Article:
Lovecraftian monsters really do exist. There are vast burning demons, things from far beyond our tiny world, things that you can’t even look at without going incurably mad. A being that is absolutely here but whose immenseness extends out into the cosmic distance of a fevered incomprehension. The ancients knew about it, all the way back to the grubby screaming infancy of the species. They killed in its name. Many of them even worshipped it. And then they all died, one after another, flashing into life and withering away again for tens of thousands of years — but it lived on. There are billions of these things. There’s one right there, up in the sky; it passes over our heads every day. The only way to stay sane under its light is to not look at it, to almost pretend that it doesn’t exist. All the old rites and superstitions that once warded off mystical evils have been condensed into one single command, so vast and monolithic we’ve forgotten that it’s even possible to disobey: Don’t look directly at the sun.
Not to look directly into the sun is (at a guess) one of the first lessons everyone is taught by their parents. As unquestioned ideological precepts go, it’s enormously effective. You learn it, you internalize it, and never really think of it again until you have kids of your own. And then you say it once more, repeating your parents’ words, and theirs, in an unbroken tradition going back God knows how many millennia. No, honey, never look directly into the sun.
Sungazing, with all its suggested Icarean hubris, is a crisis of common sense. The English writer G.K. Chesterton set one of his murder mysteries, The Eye of Horus, among a sun-worshipping cult. The unwitting victim lays out her dogma: “Why among the stars should there be one star I may not see? The sun is not my master, and I will open my eyes and stare at him whenever I choose.” The gaze hovers uncertainly near a kind of domination over the sun, something close to blasphemy. The Marquis de Sade knew it; as his Curval exclaims in The 120 Days of Sodom, “How many times, by God, have I not longed to be able to assail the sun, snatch it out of the universe, make a general darkness, or use that star to burn the world! Oh, that would be a crime.” A crime, even though there’s no punishment in any jurisdiction for extinguishing the sun; with its power, it creates a law all its own. The Simpsons’ own Mr. Burns echoes the sentiment: “Ever since the beginning of time, man has yearned to destroy the sun.” He’s not entirely wrong, but it’s madness; to stare into the sun is to abolish the entire celestial hierarchy, to destroy it and yourself and everyone else with you. But people do it. And our world is the better for it, because staring directly into the sun is our moral and political duty.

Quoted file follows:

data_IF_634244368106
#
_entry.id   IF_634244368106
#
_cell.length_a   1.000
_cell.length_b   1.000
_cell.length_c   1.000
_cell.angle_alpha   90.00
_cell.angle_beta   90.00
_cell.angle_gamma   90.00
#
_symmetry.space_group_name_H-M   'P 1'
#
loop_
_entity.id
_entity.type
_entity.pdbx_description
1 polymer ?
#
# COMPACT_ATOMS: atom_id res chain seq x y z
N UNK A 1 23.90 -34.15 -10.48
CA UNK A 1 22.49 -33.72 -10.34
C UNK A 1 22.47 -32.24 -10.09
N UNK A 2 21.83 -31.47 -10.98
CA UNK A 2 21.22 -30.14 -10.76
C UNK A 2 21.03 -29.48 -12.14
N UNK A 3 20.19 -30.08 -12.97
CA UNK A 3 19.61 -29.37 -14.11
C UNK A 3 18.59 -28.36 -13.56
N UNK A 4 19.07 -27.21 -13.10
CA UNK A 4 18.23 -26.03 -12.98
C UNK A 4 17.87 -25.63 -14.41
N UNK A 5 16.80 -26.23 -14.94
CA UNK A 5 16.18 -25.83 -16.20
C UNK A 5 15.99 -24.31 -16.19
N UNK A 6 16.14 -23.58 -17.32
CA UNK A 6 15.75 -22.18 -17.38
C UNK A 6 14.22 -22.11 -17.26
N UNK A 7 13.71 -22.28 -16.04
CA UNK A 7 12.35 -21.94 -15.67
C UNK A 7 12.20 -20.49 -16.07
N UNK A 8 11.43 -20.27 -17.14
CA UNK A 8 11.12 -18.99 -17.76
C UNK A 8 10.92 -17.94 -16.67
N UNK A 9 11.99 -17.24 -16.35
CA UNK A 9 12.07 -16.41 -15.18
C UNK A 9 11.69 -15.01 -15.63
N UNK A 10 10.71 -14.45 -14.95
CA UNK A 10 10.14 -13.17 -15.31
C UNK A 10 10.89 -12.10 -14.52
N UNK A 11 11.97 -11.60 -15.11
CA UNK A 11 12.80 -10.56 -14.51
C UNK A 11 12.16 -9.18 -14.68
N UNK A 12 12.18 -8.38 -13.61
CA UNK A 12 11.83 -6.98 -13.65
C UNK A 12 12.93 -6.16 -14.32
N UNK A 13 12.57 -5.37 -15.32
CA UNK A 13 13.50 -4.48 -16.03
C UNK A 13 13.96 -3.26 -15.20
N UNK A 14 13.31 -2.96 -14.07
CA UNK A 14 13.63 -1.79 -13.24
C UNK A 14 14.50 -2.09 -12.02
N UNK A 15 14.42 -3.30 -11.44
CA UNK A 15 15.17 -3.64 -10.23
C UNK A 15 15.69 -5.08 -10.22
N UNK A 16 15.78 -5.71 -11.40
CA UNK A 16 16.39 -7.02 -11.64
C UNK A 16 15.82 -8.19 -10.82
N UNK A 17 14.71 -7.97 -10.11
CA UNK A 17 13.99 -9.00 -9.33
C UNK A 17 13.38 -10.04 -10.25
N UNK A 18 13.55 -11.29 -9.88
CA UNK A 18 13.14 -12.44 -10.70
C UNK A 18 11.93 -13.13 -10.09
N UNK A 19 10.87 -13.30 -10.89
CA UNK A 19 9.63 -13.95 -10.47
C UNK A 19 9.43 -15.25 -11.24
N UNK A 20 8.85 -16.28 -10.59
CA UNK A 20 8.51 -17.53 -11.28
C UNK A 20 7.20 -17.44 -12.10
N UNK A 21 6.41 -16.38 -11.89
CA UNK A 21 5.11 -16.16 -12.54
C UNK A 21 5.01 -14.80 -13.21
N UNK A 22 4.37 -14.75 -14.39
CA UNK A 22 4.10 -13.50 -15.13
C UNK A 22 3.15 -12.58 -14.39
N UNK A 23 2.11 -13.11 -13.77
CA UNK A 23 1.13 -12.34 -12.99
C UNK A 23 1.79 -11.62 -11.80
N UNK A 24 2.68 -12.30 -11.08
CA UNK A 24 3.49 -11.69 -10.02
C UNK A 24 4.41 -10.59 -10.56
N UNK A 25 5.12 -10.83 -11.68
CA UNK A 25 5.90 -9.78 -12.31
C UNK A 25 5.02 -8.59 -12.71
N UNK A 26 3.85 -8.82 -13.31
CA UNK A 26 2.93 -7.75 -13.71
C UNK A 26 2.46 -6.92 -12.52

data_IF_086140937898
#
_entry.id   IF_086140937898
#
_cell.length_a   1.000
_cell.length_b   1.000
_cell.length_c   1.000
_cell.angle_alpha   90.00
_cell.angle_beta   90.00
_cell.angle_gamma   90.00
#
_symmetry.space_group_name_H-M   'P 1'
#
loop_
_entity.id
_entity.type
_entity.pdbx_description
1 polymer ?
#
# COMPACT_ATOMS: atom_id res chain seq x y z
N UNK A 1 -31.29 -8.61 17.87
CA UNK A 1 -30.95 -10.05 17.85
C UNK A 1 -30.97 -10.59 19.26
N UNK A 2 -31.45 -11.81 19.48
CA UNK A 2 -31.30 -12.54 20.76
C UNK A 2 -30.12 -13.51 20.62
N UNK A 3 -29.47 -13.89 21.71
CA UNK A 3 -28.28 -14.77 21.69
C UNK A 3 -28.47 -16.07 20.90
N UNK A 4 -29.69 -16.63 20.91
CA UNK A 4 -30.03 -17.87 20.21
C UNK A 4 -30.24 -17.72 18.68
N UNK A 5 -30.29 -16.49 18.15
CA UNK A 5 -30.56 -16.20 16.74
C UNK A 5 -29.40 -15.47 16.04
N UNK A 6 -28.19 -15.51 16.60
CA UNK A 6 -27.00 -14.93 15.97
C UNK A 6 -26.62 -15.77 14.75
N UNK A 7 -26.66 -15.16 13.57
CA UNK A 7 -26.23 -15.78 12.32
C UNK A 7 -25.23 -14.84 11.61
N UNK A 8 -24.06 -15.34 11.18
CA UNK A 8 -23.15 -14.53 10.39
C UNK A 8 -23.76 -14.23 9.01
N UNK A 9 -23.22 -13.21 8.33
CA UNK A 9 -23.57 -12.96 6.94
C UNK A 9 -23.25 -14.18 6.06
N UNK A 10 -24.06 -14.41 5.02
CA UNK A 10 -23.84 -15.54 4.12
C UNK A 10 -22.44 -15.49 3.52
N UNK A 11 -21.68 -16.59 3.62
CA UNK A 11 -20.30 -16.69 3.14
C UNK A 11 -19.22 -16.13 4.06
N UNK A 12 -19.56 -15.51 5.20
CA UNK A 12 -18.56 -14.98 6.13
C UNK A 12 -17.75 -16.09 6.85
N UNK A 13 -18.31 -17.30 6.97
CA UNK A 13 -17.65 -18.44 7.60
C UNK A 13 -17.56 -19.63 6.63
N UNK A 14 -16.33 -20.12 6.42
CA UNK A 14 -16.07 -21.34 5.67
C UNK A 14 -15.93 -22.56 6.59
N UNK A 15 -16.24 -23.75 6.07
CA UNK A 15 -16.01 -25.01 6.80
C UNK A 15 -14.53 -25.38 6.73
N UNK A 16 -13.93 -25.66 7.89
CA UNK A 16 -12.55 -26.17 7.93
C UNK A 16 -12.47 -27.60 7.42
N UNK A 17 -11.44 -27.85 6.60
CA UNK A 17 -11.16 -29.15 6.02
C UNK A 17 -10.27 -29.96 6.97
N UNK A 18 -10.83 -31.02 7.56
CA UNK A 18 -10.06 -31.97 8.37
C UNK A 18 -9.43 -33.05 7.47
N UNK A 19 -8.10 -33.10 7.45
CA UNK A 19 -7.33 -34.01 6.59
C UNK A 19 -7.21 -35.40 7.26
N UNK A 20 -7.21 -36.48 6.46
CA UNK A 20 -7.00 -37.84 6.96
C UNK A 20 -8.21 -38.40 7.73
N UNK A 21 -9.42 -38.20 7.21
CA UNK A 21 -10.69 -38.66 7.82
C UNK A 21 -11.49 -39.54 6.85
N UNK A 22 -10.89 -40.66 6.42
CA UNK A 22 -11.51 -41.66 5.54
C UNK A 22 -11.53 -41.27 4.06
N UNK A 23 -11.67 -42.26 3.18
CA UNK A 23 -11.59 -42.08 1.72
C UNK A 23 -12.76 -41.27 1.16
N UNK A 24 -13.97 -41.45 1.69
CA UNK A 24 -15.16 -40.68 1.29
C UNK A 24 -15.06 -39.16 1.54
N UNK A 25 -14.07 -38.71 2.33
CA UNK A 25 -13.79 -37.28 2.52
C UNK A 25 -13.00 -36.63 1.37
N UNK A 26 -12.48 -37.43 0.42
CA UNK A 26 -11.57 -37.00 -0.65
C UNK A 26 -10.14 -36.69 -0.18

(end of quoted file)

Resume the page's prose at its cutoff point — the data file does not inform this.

Sungazing, with all its suggested Icarean hubris, is a crisis of common sense.
Not that looking at the sun is without its obvious dangers. Short exposure to direct sunlight, even for a few seconds, can cause photokeratitis — essentially a sunburn on your eyes, with all the itching and burning you might remember from childhood holidays — on the cornea and conjunctiva, the eye’s transparent outer casing. Keep staring, and you’ll develop solar retinopathy. This is what causes the real damage, but it’s not actually caused by the sun itself. We’re at fault; it’s a result of the human body’s inability to fully comprehend the sun in all its terrible glory. Bright light floods the eyes, which become overstimulated. Before long, the tissues of the retina break apart. It’s a painless process that can result in blindness, sometimes permanently. Three-and-a-half billion years of evolution under a single unchanging sun, and life still hasn’t found a way to look at it, or safely contain its image. It’s still something violent and alien, a light too powerful to be seen.